Published: December 24th 2005December 1st 2005
Just about to jump...
Thankfully, the decision to go was out of my hands
I had contemplated avoiding the East Coast of the North Island completely, but came to my senses when I heard that it was the Art Deco capital. The sense of style and elegance from this period has always intrigued me, and I´ve never seen an entire town developed with this style. So Napier it is.
In 1931 there was an earthquake that shook the foundations of everything that stood in and around Napier. The town had been almost completely flattened with a death toll of about 250. For the next 6 years designers from around the world made their mark with geometric shapes, zigzags and angles on all the newly built shops, banks and hotels. Even though Starbucks occupies the corner building along the promenade, it was a pleasure to stroll through the streets looking up to the second storeys. This town has style unlike any other in New Zealand, so I was hardly expecting my night to enfold behind bars later that night.
There haven´t been many times during this trip where I´ve actually booked my accommodation ahead of time. For some reason, Napier was the exception, thinking the hostel would be a hotspot. I pulled
Art Deco Water Delights
the car into the parking lot, grabbed my gear and walked towards the stone wall topped in barbed wire, that encompassed the hostel. I pounded on the door knowing that this would be the only time that I would be trying to get into prison. Yes, I was voluntarily putting myself behind bars as the actual prison had been shut down in the 90´s and re-opened as a joint for backpackers. I decided to splurge a bit and took a room for myself, kindly named the Penthouse though luxury it was not. Having said that, I have also experienced hostels that were in far worse shape than this one. This one was trying to be bad, and I was just along for the ride! I wasn´t served any slops in the kitchen (I made myself a lovely stir fry) and the tv room was filled with vegged out inmates like myself. An interesting experience to the say the least, and the last time I ever expect to be in jail.
After touring the town some more in the morning, I made tracks for Lake Taupo. I had heard of this place from travellers all along my route, as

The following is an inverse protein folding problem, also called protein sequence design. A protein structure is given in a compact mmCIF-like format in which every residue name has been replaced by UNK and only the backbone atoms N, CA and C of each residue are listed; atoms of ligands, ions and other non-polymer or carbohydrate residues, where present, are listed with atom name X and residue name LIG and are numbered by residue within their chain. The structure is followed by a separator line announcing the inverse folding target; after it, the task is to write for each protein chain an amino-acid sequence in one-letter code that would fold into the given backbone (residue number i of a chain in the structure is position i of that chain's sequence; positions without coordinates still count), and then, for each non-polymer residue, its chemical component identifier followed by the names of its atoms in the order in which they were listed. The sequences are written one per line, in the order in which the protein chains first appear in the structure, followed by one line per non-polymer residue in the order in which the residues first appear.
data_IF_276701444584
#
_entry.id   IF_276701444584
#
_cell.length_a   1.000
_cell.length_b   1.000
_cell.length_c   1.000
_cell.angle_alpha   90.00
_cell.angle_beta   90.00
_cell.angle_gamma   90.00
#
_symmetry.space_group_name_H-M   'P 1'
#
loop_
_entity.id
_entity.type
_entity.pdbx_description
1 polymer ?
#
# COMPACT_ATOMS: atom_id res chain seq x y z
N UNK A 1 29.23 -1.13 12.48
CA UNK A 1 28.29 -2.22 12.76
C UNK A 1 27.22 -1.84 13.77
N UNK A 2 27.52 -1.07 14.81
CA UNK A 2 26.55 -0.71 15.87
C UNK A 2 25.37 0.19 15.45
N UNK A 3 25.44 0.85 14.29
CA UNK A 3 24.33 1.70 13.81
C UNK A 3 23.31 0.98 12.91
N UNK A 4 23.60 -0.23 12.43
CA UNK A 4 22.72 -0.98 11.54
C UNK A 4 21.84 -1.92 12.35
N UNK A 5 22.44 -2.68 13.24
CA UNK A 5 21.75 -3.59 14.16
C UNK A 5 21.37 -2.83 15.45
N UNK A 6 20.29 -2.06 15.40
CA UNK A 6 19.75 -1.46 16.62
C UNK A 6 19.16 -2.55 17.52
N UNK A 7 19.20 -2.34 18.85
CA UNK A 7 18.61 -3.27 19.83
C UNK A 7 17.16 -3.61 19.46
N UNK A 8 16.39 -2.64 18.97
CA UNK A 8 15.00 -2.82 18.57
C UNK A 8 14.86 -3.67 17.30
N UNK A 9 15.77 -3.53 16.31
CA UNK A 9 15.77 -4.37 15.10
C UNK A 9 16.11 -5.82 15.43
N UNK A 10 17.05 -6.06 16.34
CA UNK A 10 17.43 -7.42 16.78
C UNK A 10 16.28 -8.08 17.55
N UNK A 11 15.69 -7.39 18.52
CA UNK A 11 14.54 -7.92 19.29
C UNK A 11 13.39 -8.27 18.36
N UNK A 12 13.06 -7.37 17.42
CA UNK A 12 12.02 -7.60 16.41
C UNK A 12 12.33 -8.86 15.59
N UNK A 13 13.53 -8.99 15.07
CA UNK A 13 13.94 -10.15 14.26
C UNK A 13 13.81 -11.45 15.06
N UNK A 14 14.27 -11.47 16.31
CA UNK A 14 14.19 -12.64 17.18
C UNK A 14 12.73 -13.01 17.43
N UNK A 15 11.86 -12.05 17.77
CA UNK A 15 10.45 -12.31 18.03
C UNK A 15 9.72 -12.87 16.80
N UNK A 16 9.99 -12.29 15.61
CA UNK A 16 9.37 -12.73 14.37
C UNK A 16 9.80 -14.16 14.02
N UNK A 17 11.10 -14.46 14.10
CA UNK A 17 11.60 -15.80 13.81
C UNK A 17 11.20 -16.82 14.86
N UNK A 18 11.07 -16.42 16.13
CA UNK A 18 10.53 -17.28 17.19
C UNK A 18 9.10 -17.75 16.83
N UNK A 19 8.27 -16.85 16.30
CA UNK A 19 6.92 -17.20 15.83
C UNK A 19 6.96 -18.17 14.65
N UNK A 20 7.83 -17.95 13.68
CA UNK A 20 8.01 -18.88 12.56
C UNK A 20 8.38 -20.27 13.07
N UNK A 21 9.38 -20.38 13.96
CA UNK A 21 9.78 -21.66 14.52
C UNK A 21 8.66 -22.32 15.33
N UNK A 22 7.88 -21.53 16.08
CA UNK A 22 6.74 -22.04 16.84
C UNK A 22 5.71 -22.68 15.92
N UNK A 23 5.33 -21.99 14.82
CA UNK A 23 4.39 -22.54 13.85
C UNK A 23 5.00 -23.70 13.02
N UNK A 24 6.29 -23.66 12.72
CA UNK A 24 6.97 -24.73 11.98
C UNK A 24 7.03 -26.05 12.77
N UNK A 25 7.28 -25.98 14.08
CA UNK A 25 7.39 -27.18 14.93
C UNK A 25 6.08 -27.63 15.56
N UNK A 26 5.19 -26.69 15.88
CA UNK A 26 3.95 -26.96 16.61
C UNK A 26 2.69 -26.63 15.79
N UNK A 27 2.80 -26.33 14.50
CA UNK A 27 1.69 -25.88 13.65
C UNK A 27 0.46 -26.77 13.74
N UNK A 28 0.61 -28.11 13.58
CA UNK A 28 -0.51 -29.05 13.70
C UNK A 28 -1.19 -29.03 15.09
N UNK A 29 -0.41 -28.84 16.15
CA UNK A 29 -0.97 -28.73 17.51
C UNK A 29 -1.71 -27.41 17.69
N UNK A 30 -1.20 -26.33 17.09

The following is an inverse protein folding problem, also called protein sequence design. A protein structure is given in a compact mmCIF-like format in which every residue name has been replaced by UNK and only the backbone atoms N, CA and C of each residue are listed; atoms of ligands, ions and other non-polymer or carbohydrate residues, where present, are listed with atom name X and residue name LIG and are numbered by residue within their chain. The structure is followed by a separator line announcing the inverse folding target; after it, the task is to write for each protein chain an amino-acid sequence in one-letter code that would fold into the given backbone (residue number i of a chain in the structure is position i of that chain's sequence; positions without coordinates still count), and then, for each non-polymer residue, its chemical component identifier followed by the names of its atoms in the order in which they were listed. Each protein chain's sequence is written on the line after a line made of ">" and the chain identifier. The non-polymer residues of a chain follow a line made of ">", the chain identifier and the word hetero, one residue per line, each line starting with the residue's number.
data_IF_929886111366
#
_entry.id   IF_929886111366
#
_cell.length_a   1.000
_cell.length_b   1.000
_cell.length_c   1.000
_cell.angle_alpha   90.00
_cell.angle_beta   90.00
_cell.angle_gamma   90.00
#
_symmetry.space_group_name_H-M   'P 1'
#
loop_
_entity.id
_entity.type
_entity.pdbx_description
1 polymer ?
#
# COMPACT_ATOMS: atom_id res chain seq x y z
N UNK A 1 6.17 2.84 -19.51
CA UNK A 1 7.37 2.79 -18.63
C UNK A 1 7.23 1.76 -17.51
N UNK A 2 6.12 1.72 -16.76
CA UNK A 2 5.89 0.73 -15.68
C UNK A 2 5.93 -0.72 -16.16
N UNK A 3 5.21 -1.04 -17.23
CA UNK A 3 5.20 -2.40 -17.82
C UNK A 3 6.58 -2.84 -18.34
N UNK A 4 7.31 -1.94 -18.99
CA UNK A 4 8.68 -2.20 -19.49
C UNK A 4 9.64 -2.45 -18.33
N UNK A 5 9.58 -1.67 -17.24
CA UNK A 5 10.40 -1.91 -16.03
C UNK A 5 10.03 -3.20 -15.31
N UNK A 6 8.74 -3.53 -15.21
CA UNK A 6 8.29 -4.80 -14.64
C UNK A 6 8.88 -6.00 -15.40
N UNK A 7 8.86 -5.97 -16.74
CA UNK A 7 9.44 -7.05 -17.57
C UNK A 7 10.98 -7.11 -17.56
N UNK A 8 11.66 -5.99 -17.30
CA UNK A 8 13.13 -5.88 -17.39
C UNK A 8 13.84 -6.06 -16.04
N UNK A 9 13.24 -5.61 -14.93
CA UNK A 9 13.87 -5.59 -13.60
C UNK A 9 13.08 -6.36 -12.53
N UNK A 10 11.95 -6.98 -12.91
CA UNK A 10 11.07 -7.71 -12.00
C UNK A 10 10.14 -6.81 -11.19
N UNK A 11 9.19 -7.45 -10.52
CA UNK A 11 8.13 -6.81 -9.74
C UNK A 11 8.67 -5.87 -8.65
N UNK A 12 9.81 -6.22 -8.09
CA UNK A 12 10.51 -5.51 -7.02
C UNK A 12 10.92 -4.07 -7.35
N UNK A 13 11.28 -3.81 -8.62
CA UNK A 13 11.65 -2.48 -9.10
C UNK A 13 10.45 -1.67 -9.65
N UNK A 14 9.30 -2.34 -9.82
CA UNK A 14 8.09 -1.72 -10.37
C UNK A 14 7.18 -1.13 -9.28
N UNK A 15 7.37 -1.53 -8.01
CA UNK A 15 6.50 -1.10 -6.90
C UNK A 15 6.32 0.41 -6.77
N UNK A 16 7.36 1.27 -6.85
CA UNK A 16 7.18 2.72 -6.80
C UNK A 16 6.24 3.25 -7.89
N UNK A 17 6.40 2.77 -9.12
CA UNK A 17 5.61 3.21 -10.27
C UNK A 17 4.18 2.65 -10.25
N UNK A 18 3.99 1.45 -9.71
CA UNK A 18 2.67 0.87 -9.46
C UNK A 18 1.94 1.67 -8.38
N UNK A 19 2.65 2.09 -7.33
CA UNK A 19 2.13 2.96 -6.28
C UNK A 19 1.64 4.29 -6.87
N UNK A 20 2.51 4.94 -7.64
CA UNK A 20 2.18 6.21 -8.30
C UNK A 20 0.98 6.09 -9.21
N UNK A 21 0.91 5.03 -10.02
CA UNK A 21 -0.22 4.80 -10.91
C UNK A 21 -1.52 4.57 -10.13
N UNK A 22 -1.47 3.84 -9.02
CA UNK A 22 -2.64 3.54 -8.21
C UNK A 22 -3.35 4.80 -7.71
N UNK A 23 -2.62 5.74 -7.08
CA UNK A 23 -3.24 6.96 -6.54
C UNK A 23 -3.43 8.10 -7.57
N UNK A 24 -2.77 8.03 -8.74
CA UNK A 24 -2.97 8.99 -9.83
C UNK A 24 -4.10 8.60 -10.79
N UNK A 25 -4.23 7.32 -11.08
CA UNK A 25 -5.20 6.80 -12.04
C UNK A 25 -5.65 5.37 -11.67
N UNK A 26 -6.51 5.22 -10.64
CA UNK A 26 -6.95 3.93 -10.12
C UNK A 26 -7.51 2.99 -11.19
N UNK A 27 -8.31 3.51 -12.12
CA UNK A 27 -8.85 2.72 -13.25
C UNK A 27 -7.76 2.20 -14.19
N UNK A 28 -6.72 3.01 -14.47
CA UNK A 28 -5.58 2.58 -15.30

Rotorua Maori Warrior
This was the nice face, struttin his stuff for the ladies
the cheap hotspot for a skydive. My time had finally come! There are actually many other things to do in Taupo, walking the Tongariro Track is the top of most people´s list. But for me, it was all about the skydive.
I arrived at the airport and was quickly suited up and plonked in front of a video screen to watch a few last minute tips before taking the plunge. I wasn´t feeling the nerves, but then I wasn´t even in the air yet. My eyes kept veering over to the parachute packers who were diligently pushing air out through yoga moves lying on top of the colourful canopies. Have they really been trained thoroughly? Shouldn´t the instructors pack their own shutes? I was then introduced to the guy that I would be attached to from the moment of sitting in the plane. He was not ´gonna be my knight in shining armour, but at least he was adventurous enough to choose a career in the sky. 15 years of jumping out of planes, can´t be all that bad eh? The plane kept creeping higher in the sky and we ditched those that had opted for the 12
000 foot jump. Then I was instructed to hold the oxygen mask to my face-do I really look that bad? Procedure I guess. And then it was my turn. I did feel a little queazy, but that´s the thing about signing up for something like this-there is no chance to back out as you´re not the one taking the actual leap out of the plane! A very good thing in my case as Í´m sure the plane would have run out of petrol by the time I chose to exit!!
So there I was, flying through the air glancing at the lake and the surrounding snow capped mountains. There was no fear, just lines of slobber escaping from my gaping wide open mouth. I couldn´t stop grinning and then a minute was up and we were jerked up before sauntering down at a more calming pace. My only panic during the entire leap of faith was when my instructor neglected to tell me that I would actually drop a few inches when he pulled the cord. Momentary panic!
Back in the car I started driving towards Rotorua, New Zealand´s smelliest town. I stopped off at a
couple of lookout points before arriving and saw areas where the earth shot out steam from large craters. It was another neanderthal feeling as if a dinosaur would come rumbling around the corner. Either that or life on another planet.
For my first full day in Rotorua, I had to put up with a bit of rain. Not really a huge bother when I was sitting in the Polynesian hot pools in the center of town. My nose had acclimatized to the eggy smell, and I lay back in a choice of pools varying in temperature by a degree or two. A relaxing day followed by a tour in the local museum. I learned of some Maori legends and how the Bath House was used in the Victorian days by the elite wanting to cure all their ailments. I filled my evening by going to a traditional Maori hangi, a meal prepared in the morning and cooked all day underground. While we waited for the food to be dished out we sat in front of the warriors strutting their stuff with their tongues hanging out. Each region has its own characteristics to the dances, seen performed by the
All Black rugby players at the start of each game. It was a mesmerizing show that showed masculinity at it´s finest. Sitting in the front row certainly had it´s advantages as the lads wore so little.
Leaving Rotorua the following day I stopped off at one more tourist spot called Hells Gate. This is where I saw the bubbling mud and took a few too many photos. I´m now en route to the Coromandel Penninsula to escape the stink.
There are more photos below